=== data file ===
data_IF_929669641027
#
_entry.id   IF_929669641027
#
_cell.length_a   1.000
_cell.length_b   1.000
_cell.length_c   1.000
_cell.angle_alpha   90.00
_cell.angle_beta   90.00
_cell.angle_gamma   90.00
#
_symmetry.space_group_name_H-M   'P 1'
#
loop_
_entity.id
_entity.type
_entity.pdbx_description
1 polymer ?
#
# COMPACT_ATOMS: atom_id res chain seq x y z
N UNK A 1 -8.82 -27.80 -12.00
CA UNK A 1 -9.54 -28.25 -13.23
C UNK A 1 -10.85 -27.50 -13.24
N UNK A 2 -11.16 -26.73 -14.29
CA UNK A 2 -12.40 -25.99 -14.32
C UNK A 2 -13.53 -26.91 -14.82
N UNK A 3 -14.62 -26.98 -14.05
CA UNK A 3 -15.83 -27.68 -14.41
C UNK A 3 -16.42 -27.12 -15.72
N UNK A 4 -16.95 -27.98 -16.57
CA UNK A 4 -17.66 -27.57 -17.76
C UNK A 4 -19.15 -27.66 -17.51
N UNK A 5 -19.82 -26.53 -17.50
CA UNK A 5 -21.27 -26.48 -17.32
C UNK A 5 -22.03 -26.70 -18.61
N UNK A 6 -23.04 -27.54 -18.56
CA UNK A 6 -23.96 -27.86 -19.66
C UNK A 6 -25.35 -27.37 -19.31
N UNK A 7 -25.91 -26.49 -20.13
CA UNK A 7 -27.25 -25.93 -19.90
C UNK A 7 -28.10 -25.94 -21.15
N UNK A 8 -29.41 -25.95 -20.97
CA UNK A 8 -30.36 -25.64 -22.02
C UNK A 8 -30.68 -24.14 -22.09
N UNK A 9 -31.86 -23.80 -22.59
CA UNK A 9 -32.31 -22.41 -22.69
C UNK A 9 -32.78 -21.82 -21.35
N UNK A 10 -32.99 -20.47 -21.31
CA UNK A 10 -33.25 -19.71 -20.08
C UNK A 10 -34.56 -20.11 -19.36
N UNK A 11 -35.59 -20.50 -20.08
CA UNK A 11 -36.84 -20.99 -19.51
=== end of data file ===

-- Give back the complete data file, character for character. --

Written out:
data_IF_929669641027
#
_entry.id   IF_929669641027
#
_cell.length_a   1.000
_cell.length_b   1.000
_cell.length_c   1.000
_cell.angle_alpha   90.00
_cell.angle_beta   90.00
_cell.angle_gamma   90.00
#
_symmetry.space_group_name_H-M   'P 1'
#
loop_
_entity.id
_entity.type
_entity.pdbx_description
1 polymer ?
#
# COMPACT_ATOMS: atom_id res chain seq x y z
N UNK A 1 -8.82 -27.80 -12.00
CA UNK A 1 -9.54 -28.25 -13.23
C UNK A 1 -10.85 -27.50 -13.24
N UNK A 2 -11.16 -26.73 -14.29
CA UNK A 2 -12.40 -25.99 -14.32
C UNK A 2 -13.53 -26.91 -14.82
N UNK A 3 -14.62 -26.98 -14.05
CA UNK A 3 -15.83 -27.68 -14.41
C UNK A 3 -16.42 -27.12 -15.72
N UNK A 4 -16.95 -27.98 -16.57
CA UNK A 4 -17.66 -27.57 -17.76
C UNK A 4 -19.15 -27.66 -17.51
N UNK A 5 -19.82 -26.53 -17.50
CA UNK A 5 -21.27 -26.48 -17.32
C UNK A 5 -22.03 -26.70 -18.61
N UNK A 6 -23.04 -27.54 -18.56
CA UNK A 6 -23.96 -27.86 -19.66
C UNK A 6 -25.35 -27.37 -19.31
N UNK A 7 -25.91 -26.49 -20.13
CA UNK A 7 -27.25 -25.93 -19.90
C UNK A 7 -28.10 -25.94 -21.15
N UNK A 8 -29.41 -25.95 -20.97
CA UNK A 8 -30.36 -25.64 -22.02
C UNK A 8 -30.68 -24.14 -22.09
N UNK A 9 -31.86 -23.80 -22.59
CA UNK A 9 -32.31 -22.41 -22.69
C UNK A 9 -32.78 -21.82 -21.35
N UNK A 10 -32.99 -20.47 -21.31
CA UNK A 10 -33.25 -19.71 -20.08
C UNK A 10 -34.56 -20.11 -19.36
N UNK A 11 -35.59 -20.50 -20.08
CA UNK A 11 -36.84 -20.99 -19.51